Moving to this methodology we create a frame of mind for the scoping stage where everyone involved is formulating different approaches to solve the problem. Rather than spending most of their time turning those 'wish-list' items into unvalidated solutions.

The Process

The Discovery Workshop is used to learn and understand: what the customers business goals are, what their goal is for engaging with the customer, what their criteria for success will be and what problem/s they are hoping to solve with this project.

  1. The team will map out what the relevant user journey is and what steps the business takes to complete the desired outcome so everyone has an understanding of the current process.

  2. We list all of the problems/opportunities we have to solve using software.

  3. Team members help the customer focus in on the most pressing problem that they can solve early on to validate.

  4. We ask why. This enables us to remove any abstraction or assumptions through their domain experience that customers may have placed into the statement.

  5. After this, we rapidly iterate the problem statement again until it satisfies all relevant stakeholders and the business process.

  6. Finally, we quantify the problems business case by setting a goal where we can measure value.

If the customer is coming with a ready solution or a backlog of stories then the team should still focus in on finding the first problem and explain how the scoping team will proceed with identifying a solution from that. It is also important not to get bogged down in any solution generating this early on. Ideas can be recorded to be tested but it is not about forming a solution...yet.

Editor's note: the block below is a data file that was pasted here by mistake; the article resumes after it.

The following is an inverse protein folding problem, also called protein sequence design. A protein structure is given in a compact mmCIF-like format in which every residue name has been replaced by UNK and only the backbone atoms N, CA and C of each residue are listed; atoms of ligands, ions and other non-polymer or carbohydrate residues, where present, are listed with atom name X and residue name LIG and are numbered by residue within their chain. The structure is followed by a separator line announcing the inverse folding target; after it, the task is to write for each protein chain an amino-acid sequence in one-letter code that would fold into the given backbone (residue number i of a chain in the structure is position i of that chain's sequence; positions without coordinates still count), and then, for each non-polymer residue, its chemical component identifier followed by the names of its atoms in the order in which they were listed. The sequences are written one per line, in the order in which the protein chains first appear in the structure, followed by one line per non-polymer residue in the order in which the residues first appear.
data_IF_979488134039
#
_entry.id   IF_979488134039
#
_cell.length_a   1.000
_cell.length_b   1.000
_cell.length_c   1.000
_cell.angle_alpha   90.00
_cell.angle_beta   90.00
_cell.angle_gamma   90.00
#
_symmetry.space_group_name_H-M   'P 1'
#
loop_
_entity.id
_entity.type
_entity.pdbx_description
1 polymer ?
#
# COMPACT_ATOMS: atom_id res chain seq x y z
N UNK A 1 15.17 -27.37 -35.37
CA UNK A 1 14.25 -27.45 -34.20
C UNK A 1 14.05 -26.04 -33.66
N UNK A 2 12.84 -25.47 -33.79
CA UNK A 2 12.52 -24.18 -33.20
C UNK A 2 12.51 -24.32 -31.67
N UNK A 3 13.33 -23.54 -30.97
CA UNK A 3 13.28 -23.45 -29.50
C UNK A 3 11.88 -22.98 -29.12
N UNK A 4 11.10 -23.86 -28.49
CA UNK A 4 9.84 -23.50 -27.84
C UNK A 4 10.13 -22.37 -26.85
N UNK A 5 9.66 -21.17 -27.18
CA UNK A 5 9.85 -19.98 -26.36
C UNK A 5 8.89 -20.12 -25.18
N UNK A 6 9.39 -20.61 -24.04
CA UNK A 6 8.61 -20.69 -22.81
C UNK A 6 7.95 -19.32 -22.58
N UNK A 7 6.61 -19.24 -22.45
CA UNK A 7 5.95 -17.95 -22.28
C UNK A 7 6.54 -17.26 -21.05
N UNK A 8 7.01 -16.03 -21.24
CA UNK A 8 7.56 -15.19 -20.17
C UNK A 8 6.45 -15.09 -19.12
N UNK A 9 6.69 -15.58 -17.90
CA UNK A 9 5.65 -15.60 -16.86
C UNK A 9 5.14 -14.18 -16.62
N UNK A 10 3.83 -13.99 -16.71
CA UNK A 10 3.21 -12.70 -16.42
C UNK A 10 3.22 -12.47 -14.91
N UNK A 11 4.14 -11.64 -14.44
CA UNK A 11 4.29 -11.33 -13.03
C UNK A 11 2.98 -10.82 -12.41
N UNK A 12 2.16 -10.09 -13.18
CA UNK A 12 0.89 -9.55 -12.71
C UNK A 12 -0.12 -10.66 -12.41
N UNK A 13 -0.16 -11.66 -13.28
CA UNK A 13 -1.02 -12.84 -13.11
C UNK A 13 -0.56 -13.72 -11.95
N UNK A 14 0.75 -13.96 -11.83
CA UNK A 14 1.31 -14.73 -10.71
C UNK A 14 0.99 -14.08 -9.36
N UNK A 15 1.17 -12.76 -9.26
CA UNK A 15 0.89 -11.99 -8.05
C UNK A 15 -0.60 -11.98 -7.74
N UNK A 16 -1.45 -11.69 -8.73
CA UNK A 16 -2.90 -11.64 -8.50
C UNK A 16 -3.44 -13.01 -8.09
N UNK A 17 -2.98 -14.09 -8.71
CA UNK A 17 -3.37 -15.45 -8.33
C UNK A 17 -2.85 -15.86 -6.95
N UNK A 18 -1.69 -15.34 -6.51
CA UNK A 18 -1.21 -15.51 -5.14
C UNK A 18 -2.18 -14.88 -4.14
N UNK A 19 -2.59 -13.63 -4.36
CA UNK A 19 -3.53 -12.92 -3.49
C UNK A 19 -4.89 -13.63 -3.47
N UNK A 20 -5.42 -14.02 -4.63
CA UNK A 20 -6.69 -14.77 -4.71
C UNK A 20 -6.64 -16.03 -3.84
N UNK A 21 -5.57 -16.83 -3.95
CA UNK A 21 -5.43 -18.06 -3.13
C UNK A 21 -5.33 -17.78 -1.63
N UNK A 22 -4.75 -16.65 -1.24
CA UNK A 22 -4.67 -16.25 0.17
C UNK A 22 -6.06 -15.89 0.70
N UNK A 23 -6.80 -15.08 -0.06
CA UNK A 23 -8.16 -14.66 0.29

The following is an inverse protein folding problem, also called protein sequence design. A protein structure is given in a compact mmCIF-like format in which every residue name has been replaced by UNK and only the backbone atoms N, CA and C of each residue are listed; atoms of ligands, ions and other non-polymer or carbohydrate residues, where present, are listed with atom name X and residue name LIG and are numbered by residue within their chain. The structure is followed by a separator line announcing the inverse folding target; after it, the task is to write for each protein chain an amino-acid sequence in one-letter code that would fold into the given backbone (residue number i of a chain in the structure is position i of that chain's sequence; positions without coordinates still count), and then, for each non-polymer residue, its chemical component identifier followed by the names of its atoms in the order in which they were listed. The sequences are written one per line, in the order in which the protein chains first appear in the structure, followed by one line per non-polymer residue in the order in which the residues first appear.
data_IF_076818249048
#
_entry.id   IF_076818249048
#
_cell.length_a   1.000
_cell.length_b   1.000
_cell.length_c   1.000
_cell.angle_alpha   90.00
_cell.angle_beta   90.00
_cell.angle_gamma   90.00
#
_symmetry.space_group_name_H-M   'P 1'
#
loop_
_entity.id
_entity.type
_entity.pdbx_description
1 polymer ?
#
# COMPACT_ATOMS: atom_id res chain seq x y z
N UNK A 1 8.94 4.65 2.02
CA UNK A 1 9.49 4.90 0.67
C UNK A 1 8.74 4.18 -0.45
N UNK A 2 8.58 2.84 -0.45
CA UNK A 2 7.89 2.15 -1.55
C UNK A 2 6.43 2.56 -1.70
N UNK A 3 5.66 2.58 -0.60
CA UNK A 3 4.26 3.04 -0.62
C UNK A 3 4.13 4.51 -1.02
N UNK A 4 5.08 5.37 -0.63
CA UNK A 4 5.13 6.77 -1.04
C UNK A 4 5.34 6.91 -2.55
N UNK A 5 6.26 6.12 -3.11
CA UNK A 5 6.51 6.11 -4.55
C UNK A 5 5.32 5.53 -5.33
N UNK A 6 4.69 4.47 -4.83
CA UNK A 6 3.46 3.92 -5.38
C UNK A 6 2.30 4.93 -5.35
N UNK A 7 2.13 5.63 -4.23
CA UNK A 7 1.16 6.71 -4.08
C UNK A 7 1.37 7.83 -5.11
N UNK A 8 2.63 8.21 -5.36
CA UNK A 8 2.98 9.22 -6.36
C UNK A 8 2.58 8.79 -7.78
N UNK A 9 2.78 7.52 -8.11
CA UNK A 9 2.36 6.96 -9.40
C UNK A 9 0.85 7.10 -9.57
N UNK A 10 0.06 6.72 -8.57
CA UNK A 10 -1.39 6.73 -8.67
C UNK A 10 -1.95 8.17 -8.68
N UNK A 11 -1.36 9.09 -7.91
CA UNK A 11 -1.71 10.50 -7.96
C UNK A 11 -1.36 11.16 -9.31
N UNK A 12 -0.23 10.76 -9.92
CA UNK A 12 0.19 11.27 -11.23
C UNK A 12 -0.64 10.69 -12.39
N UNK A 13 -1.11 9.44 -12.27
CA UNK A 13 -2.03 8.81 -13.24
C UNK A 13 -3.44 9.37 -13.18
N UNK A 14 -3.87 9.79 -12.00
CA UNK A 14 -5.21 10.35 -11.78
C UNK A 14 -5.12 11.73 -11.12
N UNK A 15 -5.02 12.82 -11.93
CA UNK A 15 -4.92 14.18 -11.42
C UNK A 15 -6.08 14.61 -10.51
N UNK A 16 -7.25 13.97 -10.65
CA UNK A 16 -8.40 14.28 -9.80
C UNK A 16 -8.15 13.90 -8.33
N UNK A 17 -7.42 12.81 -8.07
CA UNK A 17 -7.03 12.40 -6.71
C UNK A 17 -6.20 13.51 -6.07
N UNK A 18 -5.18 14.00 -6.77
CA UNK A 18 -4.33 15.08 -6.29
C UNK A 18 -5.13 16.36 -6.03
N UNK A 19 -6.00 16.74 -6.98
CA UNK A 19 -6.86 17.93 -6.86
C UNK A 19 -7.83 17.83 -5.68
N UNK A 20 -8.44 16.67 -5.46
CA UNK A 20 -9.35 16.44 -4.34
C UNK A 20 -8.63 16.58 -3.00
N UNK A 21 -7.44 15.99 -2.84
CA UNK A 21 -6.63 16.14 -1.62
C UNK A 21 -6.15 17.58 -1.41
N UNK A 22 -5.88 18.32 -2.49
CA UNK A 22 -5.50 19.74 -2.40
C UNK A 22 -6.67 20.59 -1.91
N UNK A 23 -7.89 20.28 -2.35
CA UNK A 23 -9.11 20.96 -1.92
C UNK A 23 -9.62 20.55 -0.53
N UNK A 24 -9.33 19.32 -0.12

The objective of a brief is to make sure the client and WorkingMouse can facilitate a good working relationship and build trust (which is the foundation of any agile project). WorkingMouse is looking to ensure that the customer understands how we work and what steps/stages we undertake within our Way of Working.

The whole idea of agile software development is to not rush to a final solution. Over the years this has become the norm during the building phase. However there are still plenty of examples of projects that have rushed to start building. By firstly starting with a problem and using that to discover a solution we can create a framework for the design phase of an agile project.


We do not profess to be the masters of design thinking. We learn from and adapt learning to our process. Therefore it is important to highlight relevant resource we took inspiration from for this.

'The Design thinking playbook': mindful digital transformation of teams, products and services, businesses and ecosystems/ by Michael Lewrick, Patrick Link and Larry Liefer, published by (2018).

'Sprint how to solve big problems and test new ideas in just five days' by Jake Knapp, published by Google Ventures.


Through this process, we found that our customers are more open to change. Scoping is shortened with smaller deliverables, smaller estimations at the end of the scope and better software for the end-users. We hope you can use this approach for your software projects. Alternatively, contact us to see how we can use the process to help you build software.

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David Burkett